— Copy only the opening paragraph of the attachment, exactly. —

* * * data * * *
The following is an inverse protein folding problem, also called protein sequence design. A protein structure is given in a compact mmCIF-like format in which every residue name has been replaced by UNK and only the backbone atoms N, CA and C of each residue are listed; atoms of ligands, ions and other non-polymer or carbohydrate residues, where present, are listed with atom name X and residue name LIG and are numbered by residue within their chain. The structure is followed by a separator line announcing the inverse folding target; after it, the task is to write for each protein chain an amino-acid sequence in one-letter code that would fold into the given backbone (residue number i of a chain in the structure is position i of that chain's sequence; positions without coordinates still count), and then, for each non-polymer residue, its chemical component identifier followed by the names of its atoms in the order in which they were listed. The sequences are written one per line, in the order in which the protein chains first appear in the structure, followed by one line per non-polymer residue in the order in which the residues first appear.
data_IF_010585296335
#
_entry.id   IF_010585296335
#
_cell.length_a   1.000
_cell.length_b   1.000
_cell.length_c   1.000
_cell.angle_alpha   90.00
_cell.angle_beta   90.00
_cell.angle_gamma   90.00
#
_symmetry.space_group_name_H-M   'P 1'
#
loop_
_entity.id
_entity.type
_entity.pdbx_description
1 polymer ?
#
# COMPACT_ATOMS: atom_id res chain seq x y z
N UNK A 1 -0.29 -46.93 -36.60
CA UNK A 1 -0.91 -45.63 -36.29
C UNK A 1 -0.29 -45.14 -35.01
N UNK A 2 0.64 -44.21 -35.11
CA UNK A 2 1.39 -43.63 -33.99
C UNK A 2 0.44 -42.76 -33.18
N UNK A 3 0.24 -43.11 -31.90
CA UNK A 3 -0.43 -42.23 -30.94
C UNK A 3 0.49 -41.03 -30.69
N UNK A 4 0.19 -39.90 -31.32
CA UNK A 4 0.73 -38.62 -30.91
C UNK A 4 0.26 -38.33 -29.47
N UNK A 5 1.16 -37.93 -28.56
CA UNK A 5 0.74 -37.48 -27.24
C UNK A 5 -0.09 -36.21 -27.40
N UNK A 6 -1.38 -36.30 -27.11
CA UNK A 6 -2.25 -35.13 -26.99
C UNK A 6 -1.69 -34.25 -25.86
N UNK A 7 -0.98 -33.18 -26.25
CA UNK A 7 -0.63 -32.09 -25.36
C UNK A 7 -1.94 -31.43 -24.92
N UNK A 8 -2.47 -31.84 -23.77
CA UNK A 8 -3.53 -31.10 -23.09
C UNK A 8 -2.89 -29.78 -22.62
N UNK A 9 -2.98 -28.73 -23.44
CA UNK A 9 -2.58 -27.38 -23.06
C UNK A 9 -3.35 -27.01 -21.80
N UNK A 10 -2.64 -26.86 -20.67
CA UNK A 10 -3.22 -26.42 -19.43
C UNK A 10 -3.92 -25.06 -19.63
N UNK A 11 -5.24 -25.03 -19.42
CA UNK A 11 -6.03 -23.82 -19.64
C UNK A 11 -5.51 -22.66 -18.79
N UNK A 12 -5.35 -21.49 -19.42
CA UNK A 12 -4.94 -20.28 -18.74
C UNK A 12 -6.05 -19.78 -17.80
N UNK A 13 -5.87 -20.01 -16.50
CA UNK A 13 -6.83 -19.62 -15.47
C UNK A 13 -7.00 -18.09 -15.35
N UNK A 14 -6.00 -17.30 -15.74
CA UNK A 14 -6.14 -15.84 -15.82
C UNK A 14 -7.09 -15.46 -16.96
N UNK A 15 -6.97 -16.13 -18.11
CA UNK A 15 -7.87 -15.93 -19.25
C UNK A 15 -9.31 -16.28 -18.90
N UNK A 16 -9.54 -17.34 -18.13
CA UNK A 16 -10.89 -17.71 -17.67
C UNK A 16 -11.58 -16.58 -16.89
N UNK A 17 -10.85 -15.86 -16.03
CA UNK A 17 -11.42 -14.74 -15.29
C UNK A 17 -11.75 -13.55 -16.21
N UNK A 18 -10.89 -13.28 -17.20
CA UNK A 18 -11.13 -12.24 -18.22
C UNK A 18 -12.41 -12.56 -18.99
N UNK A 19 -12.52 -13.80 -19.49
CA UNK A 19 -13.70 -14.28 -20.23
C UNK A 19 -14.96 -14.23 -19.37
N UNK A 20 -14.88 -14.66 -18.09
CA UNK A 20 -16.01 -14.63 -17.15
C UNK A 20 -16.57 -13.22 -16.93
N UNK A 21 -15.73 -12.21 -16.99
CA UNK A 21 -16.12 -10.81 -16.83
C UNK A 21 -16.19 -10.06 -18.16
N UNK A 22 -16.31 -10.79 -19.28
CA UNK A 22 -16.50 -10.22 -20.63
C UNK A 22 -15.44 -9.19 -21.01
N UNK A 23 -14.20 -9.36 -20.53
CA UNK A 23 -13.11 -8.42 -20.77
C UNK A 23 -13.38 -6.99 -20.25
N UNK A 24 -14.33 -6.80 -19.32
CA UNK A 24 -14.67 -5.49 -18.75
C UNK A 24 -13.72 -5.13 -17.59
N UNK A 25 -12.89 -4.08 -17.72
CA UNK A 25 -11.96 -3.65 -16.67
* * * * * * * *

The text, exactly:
The following is an inverse protein folding problem, also called protein sequence design. A protein structure is given in a compact mmCIF-like format in which every residue name has been replaced by UNK and only the backbone atoms N, CA and C of each residue are listed; atoms of ligands, ions and other non-polymer or carbohydrate residues, where present, are listed with atom name X and residue name LIG and are numbered by residue within their chain. The structure is followed by a separator line announcing the inverse folding target; after it, the task is to write for each protein chain an amino-acid sequence in one-letter code that would fold into the given backbone (residue number i of a chain in the structure is position i of that chain's sequence; positions without coordinates still count), and then, for each non-polymer residue, its chemical component identifier followed by the names of its atoms in the order in which they were listed. The sequences are written one per line, in the order in which the protein chains first appear in the structure, followed by one line per non-polymer residue in the order in which the residues first appear.